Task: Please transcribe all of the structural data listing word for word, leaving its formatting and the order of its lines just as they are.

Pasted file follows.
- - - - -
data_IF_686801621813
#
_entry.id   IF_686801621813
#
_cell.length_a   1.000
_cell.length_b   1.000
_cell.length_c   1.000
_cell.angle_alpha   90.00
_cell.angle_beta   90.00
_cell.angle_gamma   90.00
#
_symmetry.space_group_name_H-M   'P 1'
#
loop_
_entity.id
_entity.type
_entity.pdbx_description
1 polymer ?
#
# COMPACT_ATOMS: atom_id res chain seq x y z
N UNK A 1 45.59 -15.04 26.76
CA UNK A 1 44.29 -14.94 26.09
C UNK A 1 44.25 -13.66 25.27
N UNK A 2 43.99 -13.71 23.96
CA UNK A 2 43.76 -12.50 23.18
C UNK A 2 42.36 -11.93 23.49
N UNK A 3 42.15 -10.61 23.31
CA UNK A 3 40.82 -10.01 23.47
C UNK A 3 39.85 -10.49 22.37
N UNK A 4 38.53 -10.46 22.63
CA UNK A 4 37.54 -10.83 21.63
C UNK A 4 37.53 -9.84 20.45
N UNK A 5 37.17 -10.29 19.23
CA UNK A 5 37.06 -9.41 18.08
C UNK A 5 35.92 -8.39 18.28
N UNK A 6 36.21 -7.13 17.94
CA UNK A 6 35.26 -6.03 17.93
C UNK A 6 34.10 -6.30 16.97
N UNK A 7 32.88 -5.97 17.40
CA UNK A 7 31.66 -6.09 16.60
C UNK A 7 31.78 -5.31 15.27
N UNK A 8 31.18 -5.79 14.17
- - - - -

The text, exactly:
data_IF_686801621813
#
_entry.id   IF_686801621813
#
_cell.length_a   1.000
_cell.length_b   1.000
_cell.length_c   1.000
_cell.angle_alpha   90.00
_cell.angle_beta   90.00
_cell.angle_gamma   90.00
#
_symmetry.space_group_name_H-M   'P 1'
#
loop_
_entity.id
_entity.type
_entity.pdbx_description
1 polymer ?
#
# COMPACT_ATOMS: atom_id res chain seq x y z
N UNK A 1 45.59 -15.04 26.76
CA UNK A 1 44.29 -14.94 26.09
C UNK A 1 44.25 -13.66 25.27
N UNK A 2 43.99 -13.71 23.96
CA UNK A 2 43.76 -12.50 23.18
C UNK A 2 42.36 -11.93 23.49
N UNK A 3 42.15 -10.61 23.31
CA UNK A 3 40.82 -10.01 23.47
C UNK A 3 39.85 -10.49 22.37
N UNK A 4 38.53 -10.46 22.63
CA UNK A 4 37.54 -10.83 21.63
C UNK A 4 37.53 -9.84 20.45
N UNK A 5 37.17 -10.29 19.23
CA UNK A 5 37.06 -9.41 18.08
C UNK A 5 35.92 -8.39 18.28
N UNK A 6 36.21 -7.13 17.94
CA UNK A 6 35.26 -6.03 17.93
C UNK A 6 34.10 -6.30 16.97
N UNK A 7 32.88 -5.97 17.40
CA UNK A 7 31.66 -6.09 16.60
C UNK A 7 31.78 -5.31 15.27
N UNK A 8 31.18 -5.79 14.17